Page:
The late Margaret O’Gara of the University of Toronto was fond of using a phrase that the late Bishop of Rome, John Paul II, also employed regularly: an “ecumenical gift exchange.” O’Gara published a book in 1998 under that title, while three years earlier the Pope used it in his landmark encyclical, Ut Unum Sint, on Christian unity. I also use the phrase in my new book, Everything Hidden Shall Be Revealed: Ridding the Church of Abuses of Sex and Power (Angelico Press, 2019, 154pp).
Readers of the book will quickly see that many of my proposed reforms are gifts from the East, starting with Nicholas Afanasiev, especially his book The Church of the Holy Spirit. It was from him that I developed my argument for a three-fold ordering of the Catholic Church: the laics (to use Afanasiev’s somewhat ungainly term), the clerics, and the hierarchs, all existing together, each with voice and vote in the councils of governance of the church—from the lowly parish council through to diocesan, regional, and international synods. All three orders are necessary for the Church to flourish; each of the three acts as a check on the others, ensuring that none can run totally roughshod over the others.
I am equally indebted to examples drawn from the current structures of various Eastern Orthodox Churches—the Russian, the Antiochian, the OCA, and also—and above all—the Armenian Apostolic Church, whose singular and admirable structures I first highlighted in my earlier book Orthodoxy and the Roman Papacy (University of Notre Dame Press, 2011).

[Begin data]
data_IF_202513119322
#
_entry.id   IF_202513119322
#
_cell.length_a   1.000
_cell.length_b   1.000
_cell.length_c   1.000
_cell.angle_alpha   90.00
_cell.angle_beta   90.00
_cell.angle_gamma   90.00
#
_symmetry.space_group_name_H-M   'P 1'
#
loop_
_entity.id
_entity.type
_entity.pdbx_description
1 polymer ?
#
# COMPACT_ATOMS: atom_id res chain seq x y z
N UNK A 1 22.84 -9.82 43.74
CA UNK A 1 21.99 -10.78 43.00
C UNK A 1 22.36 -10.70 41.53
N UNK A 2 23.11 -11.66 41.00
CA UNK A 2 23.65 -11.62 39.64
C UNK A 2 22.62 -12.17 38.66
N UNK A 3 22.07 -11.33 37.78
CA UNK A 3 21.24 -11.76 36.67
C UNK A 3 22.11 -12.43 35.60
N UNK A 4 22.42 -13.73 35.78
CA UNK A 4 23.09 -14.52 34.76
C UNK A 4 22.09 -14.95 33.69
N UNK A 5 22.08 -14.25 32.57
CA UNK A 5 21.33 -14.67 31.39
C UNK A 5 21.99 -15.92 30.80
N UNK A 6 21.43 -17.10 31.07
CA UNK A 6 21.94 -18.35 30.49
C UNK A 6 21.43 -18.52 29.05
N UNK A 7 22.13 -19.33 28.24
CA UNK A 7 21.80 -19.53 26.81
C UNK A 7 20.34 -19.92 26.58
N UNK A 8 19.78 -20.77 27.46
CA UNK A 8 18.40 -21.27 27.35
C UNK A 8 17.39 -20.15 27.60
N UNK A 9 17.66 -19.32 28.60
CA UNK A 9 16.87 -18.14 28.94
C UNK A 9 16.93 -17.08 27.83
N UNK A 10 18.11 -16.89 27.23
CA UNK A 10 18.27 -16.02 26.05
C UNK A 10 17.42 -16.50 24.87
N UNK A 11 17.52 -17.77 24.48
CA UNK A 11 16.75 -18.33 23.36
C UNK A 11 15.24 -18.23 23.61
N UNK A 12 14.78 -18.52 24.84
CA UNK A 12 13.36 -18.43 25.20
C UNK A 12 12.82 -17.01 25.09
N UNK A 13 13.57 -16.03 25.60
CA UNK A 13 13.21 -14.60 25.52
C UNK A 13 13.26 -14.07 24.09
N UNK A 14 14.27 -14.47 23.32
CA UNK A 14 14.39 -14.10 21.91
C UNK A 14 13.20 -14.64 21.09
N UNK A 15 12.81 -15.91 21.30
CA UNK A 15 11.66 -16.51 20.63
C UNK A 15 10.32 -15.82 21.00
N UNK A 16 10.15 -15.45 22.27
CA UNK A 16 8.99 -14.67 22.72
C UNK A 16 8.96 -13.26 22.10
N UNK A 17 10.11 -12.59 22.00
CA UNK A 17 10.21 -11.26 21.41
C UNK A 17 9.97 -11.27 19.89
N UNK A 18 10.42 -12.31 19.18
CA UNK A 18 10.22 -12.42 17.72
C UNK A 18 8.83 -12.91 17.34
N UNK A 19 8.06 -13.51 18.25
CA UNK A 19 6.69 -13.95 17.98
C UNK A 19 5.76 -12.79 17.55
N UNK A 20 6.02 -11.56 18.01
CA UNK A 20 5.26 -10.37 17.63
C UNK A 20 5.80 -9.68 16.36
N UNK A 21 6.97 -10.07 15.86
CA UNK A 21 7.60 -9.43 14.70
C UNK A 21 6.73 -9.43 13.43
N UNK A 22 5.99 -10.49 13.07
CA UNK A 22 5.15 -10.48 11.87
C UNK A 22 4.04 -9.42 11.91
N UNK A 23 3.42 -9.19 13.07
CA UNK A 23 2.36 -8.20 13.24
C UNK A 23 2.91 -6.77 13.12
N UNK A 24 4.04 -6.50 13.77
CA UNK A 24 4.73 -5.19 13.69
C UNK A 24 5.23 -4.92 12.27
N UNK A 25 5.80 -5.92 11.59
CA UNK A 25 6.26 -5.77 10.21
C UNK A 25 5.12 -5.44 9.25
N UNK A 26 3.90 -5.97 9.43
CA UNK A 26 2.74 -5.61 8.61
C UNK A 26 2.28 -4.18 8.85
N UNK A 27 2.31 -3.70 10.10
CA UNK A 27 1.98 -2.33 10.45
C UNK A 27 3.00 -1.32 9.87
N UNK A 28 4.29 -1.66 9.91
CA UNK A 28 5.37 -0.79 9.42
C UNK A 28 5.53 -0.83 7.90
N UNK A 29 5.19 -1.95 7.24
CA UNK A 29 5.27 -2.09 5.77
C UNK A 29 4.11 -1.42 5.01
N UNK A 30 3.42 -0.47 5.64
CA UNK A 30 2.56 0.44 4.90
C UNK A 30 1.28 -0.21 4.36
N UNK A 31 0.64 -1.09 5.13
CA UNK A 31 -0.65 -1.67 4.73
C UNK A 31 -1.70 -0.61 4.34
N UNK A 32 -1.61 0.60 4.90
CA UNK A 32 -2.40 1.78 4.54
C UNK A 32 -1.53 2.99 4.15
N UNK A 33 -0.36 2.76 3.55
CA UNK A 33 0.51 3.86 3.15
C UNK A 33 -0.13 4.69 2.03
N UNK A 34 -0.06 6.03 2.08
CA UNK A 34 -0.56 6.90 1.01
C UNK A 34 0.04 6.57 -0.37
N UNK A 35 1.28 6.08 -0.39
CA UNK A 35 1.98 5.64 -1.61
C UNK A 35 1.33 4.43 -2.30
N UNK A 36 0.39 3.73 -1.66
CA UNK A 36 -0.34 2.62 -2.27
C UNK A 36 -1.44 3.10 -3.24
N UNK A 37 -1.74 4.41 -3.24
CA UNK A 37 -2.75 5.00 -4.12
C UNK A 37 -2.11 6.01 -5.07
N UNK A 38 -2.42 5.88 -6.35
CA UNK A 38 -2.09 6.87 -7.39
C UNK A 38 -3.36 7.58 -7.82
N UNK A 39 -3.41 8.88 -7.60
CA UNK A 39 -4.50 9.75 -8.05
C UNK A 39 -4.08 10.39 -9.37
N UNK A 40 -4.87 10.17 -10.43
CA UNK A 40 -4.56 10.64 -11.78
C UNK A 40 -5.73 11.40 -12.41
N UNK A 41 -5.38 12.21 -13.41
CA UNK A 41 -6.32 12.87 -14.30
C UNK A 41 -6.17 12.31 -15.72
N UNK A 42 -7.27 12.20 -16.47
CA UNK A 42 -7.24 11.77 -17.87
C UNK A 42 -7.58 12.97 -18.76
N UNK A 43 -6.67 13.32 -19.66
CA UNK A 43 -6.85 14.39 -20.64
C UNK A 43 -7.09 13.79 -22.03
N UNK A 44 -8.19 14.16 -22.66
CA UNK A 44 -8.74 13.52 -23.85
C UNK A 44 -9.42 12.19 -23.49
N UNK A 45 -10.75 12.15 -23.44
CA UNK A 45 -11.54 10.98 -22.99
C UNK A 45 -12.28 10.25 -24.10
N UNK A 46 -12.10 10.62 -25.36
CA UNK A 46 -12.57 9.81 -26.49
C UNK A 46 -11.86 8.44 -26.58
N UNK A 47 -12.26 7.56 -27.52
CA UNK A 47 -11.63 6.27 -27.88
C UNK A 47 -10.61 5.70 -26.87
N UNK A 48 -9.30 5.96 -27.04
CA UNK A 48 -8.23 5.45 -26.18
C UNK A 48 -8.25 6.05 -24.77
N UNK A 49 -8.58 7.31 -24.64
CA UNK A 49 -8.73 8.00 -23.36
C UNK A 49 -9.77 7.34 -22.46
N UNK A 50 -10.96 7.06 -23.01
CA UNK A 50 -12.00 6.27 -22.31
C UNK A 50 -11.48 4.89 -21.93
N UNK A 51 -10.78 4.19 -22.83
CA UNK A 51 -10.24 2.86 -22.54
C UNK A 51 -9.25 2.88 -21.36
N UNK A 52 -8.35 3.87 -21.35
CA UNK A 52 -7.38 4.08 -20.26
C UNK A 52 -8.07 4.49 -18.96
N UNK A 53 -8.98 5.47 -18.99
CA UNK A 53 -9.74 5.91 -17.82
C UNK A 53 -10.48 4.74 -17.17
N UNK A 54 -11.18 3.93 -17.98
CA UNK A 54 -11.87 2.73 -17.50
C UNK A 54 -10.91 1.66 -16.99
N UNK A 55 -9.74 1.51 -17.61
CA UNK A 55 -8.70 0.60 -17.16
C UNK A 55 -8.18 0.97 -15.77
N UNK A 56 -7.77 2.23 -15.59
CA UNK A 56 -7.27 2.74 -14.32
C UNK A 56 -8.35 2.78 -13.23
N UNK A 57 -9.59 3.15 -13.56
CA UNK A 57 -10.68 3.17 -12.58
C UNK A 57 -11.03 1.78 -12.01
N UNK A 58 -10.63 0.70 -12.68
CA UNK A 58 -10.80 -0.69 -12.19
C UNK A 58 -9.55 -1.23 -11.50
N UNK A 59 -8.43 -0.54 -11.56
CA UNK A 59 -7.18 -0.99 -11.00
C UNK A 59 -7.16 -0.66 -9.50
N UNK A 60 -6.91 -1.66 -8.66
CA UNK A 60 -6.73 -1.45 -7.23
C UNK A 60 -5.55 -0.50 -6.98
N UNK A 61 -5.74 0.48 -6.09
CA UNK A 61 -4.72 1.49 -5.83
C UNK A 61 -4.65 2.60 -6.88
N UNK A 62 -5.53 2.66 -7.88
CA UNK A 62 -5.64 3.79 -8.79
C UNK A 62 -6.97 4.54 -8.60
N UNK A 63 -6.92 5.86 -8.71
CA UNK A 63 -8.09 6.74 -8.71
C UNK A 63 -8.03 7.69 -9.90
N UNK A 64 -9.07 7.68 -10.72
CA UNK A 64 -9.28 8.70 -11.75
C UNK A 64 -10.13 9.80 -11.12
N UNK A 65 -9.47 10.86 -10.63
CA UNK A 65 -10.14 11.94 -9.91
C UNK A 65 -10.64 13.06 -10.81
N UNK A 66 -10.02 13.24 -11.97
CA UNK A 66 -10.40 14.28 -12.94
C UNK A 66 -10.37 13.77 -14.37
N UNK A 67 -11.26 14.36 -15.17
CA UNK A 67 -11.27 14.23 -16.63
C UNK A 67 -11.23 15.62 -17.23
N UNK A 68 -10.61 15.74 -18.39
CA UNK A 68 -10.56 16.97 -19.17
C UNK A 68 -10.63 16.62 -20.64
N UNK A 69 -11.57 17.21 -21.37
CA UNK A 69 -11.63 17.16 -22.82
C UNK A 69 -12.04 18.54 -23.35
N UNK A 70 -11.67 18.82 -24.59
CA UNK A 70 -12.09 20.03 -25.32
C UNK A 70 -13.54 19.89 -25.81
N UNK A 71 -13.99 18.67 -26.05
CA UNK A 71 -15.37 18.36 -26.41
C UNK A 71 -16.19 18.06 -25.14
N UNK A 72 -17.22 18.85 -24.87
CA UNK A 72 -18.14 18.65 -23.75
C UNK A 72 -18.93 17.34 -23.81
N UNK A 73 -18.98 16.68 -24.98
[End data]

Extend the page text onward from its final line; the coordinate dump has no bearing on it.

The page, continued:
But my ecumenism is not only oriental in direction: it also looks northward, from Indiana (where I’ve taught and lived for the last dozen years) into my native Canada. I look in particular to the structures pioneered by the Anglican Diocese of Huron (hugging the lake of that name and headquartered in London, Ontario) a decade before Confederation. Those structures were totally unique in 1857 but quickly spread across the country and around the global Anglican Communion. They gave Anglicans the right to elect their own bishop in local synod, and for lay and clerical delegates from each parish a right to voice and vote in annual synods determining the affairs of the Church. Anglican structures originating in the 19th century bear startling resemblance to Armenian ones in the late 20th and early 21st. Both have precious gifts the Catholic Church desperately needs.
In addition to arguing (ch.2) for structural reforms at the parish level (so that no Catholic bishop can ever again shuffle abusers in and out of parishes without telling the people), and at the diocesan level (treated in ch.3 so that bishops who shuffled abusers, or were themselves abusers, are forced to face their own people), I also draw on Eastern Orthodox experiences of synods as disciplinary tribunals (ch.4) to argue that Catholic synods should be empowered to discipline bishops, much as occurred, e.g., in 2015 when the OCA Synod deposed the one-time Archbishop of Canada, Seraphim Storheim, for sex abuse. We need to ensure that last November’s disgraceful and pathetic spectacle of the American Catholic bishops standing around for late-night texts from Rome telling them what they may or may not even discuss never happens again. We need to ensure that bishops, wringing their hands outwardly while inwardly satisfied that “only the Pope can discipline a bishop,” cannot let each other slither so smugly off the hook again.